His first building in Vancouver was at 2nd Ave and Burrard and is now a car dealership. While CIL put in the land, three pension funds put in the money. CIL decided to sell the company when it got too big. He always had very large dreams including doing developments in New York City. He said he was never scared. “There is always risk.” During the 1970s he did mainly individual buildings as CIL was mostly owned by ICI in UK. They tried to keep projects below $10m to stay below the approval level which would have required approval from Millbank. [The huge ICI headquarters which looks indistinguishable from the outside from the big government departments in that part of London. ICI had a bureaucracy that rivalled the biggest ministries.]

Vancouver had a population of 1.2m in 1968. We had to add 2/3 of that in the next 40 years. “How do we absorb another 1m. Stalin and Mao could not curb population growth in Moscow and Beijing, so it is not possible for a democracy to hold back the people from coming here. It is not greed that drives development but the need to accomdate growth. You need to plan the transit first: then you develop around the stations.” The City’s approach of bargaining density for benefits is wrong headed. The City should get value for the additional floor space ratio and then decide for itself how to spend the money. In that way the developer will know in advance the cost of the development and there is less haggling over details. It would be a much more efficient process

He was invited to join the board of BC Place. The land belonged to Marathon (CPR) and they did not get along with the City. They did a deal with province on the North Shore of False Creek for both the Expo and a stadium. The existing PNE stadium was too far away and too small. The idea was to use city lots in the evening for event parking to keep cost down. Jimmy Patterson decided to exchange board members between Expo and BC Place. Kwok said that he took it on as caretaker and his first job was to “pacify Chinatown”. They did not want to be next to a parking lot, but wanted to see development to connect to Gastown and downtown, so he started with the North Park development. He suggested to Vancouver Mayor Mike Harcourt that they do it jointly and he got Ray Spaxman to be the planner. (This area is now Keefer Park).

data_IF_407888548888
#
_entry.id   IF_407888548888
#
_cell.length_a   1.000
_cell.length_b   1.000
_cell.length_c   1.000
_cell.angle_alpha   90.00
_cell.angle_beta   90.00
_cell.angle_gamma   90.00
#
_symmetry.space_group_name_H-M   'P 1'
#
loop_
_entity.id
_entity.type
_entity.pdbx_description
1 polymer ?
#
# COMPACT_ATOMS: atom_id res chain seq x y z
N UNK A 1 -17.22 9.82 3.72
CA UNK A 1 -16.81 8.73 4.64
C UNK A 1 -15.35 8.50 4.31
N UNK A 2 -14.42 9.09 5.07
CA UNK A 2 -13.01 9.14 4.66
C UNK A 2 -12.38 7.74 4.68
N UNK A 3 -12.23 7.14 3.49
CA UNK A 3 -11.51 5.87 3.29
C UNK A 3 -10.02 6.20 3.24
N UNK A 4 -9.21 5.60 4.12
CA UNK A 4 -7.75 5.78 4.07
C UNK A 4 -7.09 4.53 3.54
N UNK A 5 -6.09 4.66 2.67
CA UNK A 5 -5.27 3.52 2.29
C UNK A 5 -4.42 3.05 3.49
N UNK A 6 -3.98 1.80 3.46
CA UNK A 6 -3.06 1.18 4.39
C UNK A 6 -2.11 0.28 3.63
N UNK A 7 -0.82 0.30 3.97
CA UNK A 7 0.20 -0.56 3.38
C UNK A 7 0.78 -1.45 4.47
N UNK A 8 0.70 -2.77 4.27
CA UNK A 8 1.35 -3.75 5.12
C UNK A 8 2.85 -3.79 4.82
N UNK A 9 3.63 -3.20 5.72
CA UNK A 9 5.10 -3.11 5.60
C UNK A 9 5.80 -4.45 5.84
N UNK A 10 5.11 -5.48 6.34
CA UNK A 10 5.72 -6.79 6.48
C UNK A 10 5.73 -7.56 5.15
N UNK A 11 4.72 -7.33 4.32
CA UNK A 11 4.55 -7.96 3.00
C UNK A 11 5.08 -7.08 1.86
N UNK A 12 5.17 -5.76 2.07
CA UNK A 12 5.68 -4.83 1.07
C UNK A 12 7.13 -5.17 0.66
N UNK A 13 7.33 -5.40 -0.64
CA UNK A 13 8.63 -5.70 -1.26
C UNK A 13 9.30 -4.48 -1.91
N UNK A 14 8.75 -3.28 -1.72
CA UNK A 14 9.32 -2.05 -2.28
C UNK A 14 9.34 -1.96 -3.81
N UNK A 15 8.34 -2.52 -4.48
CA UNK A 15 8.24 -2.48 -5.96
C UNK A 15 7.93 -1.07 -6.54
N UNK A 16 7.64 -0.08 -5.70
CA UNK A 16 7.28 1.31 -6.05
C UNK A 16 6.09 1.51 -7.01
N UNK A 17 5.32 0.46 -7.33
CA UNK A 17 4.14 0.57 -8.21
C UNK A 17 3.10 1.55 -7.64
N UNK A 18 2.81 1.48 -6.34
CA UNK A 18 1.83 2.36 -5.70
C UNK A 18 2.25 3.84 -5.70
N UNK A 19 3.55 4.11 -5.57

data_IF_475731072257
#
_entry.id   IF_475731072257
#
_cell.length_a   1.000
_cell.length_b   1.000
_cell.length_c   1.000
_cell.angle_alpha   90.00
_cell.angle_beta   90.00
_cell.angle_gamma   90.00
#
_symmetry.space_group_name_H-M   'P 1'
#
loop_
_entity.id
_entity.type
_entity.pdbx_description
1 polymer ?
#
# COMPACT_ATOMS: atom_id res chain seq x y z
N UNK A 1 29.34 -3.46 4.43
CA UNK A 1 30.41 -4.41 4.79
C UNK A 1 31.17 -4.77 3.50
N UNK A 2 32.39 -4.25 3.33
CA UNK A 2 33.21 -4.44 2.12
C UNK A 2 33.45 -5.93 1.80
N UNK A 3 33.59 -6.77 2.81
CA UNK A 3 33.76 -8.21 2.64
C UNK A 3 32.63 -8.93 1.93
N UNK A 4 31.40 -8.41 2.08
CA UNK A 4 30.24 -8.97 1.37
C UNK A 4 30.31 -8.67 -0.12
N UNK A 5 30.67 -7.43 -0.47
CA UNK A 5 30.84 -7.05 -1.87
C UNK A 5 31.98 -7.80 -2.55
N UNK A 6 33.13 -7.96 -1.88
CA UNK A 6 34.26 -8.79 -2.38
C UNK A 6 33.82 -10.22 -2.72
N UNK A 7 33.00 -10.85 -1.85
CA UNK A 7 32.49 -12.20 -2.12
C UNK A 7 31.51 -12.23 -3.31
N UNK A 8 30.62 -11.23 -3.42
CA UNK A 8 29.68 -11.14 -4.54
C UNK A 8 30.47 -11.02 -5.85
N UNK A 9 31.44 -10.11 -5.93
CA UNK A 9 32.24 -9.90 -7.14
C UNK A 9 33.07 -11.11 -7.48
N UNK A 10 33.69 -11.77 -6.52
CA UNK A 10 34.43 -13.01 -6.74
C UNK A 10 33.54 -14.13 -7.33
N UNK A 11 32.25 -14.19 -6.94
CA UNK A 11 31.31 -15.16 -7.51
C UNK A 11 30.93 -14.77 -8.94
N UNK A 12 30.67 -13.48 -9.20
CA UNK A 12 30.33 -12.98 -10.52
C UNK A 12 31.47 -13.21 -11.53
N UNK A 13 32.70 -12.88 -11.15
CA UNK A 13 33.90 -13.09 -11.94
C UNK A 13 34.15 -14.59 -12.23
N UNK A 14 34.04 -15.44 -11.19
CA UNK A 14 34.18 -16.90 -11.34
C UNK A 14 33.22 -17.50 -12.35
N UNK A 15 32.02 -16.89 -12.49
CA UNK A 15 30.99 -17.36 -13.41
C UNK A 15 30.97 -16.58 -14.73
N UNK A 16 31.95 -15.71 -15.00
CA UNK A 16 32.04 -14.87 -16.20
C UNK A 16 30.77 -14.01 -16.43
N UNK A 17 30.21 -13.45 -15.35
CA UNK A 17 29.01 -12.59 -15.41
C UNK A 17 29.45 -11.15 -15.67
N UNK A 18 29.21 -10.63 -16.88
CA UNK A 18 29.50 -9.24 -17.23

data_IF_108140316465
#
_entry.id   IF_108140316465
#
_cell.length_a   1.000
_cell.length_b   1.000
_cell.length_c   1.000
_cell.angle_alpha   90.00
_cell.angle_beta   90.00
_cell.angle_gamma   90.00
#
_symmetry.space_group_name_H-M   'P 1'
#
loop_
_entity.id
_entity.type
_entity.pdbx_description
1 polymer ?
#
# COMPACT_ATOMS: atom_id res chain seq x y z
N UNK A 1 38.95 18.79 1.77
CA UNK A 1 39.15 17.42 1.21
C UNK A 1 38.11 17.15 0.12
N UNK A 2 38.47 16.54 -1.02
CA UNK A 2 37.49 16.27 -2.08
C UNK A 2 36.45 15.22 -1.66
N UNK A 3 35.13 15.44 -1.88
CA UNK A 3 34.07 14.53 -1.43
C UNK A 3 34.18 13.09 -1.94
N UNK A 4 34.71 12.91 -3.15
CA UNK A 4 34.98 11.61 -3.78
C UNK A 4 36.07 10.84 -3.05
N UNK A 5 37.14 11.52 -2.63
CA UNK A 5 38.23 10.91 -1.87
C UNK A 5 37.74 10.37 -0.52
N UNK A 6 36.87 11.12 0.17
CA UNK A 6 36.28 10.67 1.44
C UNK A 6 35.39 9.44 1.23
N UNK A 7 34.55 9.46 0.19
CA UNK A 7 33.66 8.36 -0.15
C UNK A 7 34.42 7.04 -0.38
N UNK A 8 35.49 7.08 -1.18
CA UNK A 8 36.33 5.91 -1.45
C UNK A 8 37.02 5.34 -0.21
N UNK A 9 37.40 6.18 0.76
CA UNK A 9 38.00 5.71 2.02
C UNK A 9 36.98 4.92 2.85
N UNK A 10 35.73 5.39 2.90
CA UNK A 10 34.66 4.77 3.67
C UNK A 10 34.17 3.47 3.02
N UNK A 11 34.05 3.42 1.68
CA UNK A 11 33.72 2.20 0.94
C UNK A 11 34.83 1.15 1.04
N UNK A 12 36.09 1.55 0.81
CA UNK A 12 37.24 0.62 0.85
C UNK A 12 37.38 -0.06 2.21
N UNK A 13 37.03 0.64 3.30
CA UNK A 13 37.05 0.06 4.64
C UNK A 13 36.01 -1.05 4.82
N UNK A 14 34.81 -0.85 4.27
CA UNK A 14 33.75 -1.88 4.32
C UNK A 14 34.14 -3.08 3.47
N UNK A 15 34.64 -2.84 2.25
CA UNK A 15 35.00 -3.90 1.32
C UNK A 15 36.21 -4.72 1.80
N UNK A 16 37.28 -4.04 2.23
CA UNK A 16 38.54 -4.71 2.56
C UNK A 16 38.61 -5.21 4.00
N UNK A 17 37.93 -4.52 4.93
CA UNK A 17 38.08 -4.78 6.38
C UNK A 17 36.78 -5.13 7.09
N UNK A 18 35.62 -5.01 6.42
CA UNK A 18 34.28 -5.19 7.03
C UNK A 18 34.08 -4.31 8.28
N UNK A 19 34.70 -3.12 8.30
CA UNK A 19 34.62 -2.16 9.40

Gordon Price said that he saw a common approach to Kwok’s projects – solve the conflicts before you start designing. Stanely Kwok agreed: there were 176 public meetings with many suggestions, and whenver possible they included the good ideas when they could , and told the public about that at the next meeting. The type of co-operative planning had not been done anywhere before.

North Park was a kind of laboratory of what Gordon Price called “mega project planning” and “the birth place of Vancouver style”. Stanley Kwok said it came from starting with a list of things the development must achieve including pedestrian friendly, open spaces, social housing. The podium and tower design was used because they wanted to use the centre of the block for parking, with town houses round the outside and the tower on top. This was because they wanted to avoid digging down for parking. Eliminating underground parking would have cut the price of housing but the city planners objected that it made the blocks too big.

Li Kai Shing knew many his clients in Hong Kong and in 1987 he invited Kwok to develop what became the Concord Pacific Place after the Expo land was sold. Kwok came up with his “lagoon scheme” which was endorsed by Jack Webster on CTV and thereafter he did not get any bad press. However the city planners thought it was “too elitist” so “instead of a blue bay we had a green bay”. In other words the water was replaced by a park because he felt the properties needed views. Very few cities have that much space close to centre.

In Dubai in 1997/98 he did a similar type of development but with waterfront shops facing on to the central canal. In reality these turned out to be restaurants, as it became very popular to sit outside with a view of the water. “Now is too small” – the scale of development in Dubai is much bigger now.